Top 5 Managed Print Take-Aways Of 2009

As a way of paying tribute to some of what we learned during this tough year, we asked the editors of The Business Transformation Center to list what they felt were the Top 5 most important managed print issues of 2009. Here’s what they came back with:


This subject was perfect at the beginning of the year, when we asked managed print providers: “How do you stay in business during this recession if you’re not selling anything?”

One answer turned out to be asset-optimization. In an interview with Gary Gillam, Xerox’s vice president of channel operations for the North American Reseller Organization, we saw how a more consultative approach to selling via asset-optimization could keep business moving with managed print customers through 2009 and beyond.

“When the transaction business is way off, there’s a tendency for solution providers to want to boost sales by getting a customer to refresh all of the print assets. But that’s not going to happen in this economic environment,” Gillam said in early 2009.

A more successful approach is to understand the difference between “asset consolidation” and “asset optimization,” which can help successfully guide solution providers through the downturn and beyond, Gillam explained.

Asset consolidation attempts a significant reduction of a client’s overall hardware footprint, typically by replacing stand-alone printers, copiers and fax machines with fewer numbers of high-margin networked printers and MFPs for workgroups. But the more surgical asset-optimization approach tries instead to align a customer’s still-reliable existing printing assets with select additions of new equipment and services.

The larger goal: Maximize productivity and reduce costs with a minimum initial investment. Although there’s less chance for an immediate payday for the solution provider, the optimization strategy plays better in today’s market and offers hope for more returns in the future.


This one rescued many a customer in 2009. One important way to balance a customer’s current and future needs is print hardware leasing, which when combined with managed-print services (MPS) contracts, can keep revenues flowing for solution providers as customers upgrade where necessary without straining their capital budgets.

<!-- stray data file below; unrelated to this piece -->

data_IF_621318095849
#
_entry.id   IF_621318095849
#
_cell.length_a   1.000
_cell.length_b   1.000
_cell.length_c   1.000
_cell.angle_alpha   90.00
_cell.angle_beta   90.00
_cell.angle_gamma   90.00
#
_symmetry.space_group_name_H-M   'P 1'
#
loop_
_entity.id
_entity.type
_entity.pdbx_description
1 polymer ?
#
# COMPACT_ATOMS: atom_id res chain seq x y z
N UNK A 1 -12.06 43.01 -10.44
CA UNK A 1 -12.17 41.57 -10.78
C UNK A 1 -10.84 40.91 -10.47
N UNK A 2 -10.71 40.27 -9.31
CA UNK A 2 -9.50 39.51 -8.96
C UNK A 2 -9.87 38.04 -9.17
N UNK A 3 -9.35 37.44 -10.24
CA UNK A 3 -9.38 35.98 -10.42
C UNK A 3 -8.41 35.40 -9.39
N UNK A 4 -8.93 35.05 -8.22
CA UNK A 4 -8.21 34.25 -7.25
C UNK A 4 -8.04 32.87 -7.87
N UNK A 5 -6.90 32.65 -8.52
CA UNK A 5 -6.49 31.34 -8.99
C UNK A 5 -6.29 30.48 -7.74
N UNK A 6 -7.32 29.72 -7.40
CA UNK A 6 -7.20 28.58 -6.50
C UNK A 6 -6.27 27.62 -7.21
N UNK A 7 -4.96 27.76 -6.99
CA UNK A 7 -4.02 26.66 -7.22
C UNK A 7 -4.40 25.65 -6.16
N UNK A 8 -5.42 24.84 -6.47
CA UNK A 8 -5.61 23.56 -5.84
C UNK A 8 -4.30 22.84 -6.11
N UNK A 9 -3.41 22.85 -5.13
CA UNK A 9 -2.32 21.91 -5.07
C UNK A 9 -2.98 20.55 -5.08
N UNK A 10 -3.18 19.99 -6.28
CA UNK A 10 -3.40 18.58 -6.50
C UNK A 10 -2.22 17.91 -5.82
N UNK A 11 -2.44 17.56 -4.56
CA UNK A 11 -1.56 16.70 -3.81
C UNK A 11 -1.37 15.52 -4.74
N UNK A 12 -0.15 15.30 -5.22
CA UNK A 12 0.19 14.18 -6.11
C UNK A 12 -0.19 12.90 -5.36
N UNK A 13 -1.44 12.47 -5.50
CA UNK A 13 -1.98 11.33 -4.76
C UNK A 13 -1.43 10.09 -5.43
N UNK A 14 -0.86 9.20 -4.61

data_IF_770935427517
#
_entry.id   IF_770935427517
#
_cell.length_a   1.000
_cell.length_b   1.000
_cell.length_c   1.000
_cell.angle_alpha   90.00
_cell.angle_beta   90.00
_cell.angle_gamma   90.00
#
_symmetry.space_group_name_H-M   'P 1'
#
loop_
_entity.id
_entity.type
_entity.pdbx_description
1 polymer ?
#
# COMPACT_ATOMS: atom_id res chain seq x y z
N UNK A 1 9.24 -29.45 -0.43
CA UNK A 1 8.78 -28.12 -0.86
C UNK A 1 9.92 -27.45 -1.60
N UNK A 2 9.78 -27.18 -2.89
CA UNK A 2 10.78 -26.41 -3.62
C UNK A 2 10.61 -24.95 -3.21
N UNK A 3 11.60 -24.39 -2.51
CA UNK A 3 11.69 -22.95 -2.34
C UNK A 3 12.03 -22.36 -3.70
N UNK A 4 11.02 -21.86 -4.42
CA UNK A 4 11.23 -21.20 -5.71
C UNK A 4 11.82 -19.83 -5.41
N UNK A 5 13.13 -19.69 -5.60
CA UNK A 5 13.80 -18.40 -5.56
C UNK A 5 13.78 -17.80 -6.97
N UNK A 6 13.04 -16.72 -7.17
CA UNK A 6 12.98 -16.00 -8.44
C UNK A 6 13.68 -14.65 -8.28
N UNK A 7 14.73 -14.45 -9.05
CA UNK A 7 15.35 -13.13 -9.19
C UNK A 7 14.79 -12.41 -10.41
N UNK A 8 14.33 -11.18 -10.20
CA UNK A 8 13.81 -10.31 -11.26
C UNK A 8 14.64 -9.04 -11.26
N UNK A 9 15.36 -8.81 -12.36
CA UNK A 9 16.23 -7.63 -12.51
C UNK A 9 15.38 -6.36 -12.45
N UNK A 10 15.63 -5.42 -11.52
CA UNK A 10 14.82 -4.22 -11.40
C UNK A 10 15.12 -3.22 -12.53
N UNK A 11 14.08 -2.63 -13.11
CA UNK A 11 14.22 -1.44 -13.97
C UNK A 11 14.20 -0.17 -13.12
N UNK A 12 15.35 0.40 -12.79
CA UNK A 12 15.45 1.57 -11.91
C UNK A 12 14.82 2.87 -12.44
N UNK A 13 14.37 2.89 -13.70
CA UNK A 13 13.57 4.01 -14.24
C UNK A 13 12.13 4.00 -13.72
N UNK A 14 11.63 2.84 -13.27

Full Fleet Management

Full fleet management is what Xerox delivered to the channel this year with PagePack 3.0. Built on the concepts that printing in color (not B&W) should be the standard, and that pricing should be calculated by page, not by toner consumption, the arrival of Xerox’s PagePack 3.0 gave the channel three new ways to deliver managed print services.

The first of the three offerings is PagePack, the flagship managed print platform for Xerox managed print solutions. PagePack NX introduces a second flavor that allows you to extend your managed print service outward from Xerox units to HP printers. Finally, there’s PagePack FM, which delivers to the channel the Holy Grail of managed print: the ability to monitor, manage and supply toner to any printer running on a customer network.

The combination of service management automation tools in 3.0, and Xerox’s environmentally friendly solid ink system, came together to reduce waste, save money and vastly simplify toner and supply management for Xerox partners and their customers.

Print Contract Follies

Halfway through the year we saw how poorly written per-page managed print contracts can lead to unexpected or unrecovered costs, which can cut into a managed print provider’s margins and expose them to unnecessary risk. Two of the major contract follies had to do with the coverage equation, and consumables management.